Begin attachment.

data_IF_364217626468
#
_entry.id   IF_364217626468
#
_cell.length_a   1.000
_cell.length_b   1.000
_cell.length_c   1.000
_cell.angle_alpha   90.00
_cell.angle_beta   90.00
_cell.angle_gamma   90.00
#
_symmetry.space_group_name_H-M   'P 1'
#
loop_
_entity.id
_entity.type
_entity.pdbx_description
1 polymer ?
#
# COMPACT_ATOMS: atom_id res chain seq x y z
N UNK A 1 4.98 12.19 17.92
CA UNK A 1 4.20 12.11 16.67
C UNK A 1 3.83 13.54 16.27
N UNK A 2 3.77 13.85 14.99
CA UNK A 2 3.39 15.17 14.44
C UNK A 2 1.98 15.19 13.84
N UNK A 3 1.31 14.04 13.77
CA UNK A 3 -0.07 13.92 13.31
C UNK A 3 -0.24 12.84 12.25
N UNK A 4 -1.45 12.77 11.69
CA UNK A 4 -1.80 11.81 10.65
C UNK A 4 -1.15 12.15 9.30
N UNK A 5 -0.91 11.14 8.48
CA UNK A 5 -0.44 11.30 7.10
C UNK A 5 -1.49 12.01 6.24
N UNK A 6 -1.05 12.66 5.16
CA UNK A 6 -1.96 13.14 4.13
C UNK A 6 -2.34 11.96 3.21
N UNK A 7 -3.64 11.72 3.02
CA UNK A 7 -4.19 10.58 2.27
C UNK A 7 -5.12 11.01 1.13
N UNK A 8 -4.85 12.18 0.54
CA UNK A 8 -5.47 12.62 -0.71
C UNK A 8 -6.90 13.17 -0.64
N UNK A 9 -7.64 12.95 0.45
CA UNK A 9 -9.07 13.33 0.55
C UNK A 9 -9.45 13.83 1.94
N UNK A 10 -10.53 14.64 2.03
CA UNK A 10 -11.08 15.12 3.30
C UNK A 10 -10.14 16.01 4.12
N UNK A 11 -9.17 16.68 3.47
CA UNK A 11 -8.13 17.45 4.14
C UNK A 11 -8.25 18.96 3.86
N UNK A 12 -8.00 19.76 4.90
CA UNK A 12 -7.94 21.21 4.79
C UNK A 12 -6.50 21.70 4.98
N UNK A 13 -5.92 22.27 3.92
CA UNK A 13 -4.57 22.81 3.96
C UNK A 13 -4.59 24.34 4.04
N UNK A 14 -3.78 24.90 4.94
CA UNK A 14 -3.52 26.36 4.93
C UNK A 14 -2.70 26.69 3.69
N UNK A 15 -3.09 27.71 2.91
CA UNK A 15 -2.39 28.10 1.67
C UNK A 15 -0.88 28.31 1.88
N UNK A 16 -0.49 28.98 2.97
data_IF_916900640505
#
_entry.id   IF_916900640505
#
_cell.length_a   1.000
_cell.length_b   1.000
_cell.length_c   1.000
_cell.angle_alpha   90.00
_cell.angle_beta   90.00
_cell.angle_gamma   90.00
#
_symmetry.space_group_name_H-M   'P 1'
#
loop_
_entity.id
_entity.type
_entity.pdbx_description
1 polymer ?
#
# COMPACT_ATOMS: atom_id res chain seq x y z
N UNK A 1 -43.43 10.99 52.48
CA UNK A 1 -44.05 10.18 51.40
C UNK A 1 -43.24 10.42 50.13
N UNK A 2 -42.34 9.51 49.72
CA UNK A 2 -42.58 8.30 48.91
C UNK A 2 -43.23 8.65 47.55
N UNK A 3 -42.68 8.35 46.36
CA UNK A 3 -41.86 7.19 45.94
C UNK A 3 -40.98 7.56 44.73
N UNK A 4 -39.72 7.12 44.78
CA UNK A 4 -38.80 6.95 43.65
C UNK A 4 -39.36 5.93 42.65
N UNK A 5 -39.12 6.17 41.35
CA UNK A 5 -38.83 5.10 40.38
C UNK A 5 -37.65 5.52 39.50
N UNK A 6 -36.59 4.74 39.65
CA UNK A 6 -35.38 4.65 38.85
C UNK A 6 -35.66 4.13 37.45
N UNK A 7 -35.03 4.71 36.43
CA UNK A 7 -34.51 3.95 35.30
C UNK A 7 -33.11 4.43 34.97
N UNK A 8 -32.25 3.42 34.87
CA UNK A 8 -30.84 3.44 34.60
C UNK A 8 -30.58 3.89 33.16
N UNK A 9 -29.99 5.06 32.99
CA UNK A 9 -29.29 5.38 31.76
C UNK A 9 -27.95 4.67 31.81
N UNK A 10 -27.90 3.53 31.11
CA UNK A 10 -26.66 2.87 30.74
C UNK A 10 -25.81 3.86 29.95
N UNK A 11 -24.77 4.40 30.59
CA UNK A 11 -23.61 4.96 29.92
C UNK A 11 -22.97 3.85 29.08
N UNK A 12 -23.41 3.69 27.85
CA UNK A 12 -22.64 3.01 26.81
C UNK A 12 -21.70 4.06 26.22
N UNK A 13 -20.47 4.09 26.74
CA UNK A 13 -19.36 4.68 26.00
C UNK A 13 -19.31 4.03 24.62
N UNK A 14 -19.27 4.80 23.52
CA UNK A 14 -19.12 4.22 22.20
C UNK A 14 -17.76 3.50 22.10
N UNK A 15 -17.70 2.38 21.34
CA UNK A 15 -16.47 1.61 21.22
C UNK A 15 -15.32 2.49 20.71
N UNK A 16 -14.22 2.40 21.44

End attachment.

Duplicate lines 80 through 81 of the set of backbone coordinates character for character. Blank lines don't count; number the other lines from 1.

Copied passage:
loop_
_entity.id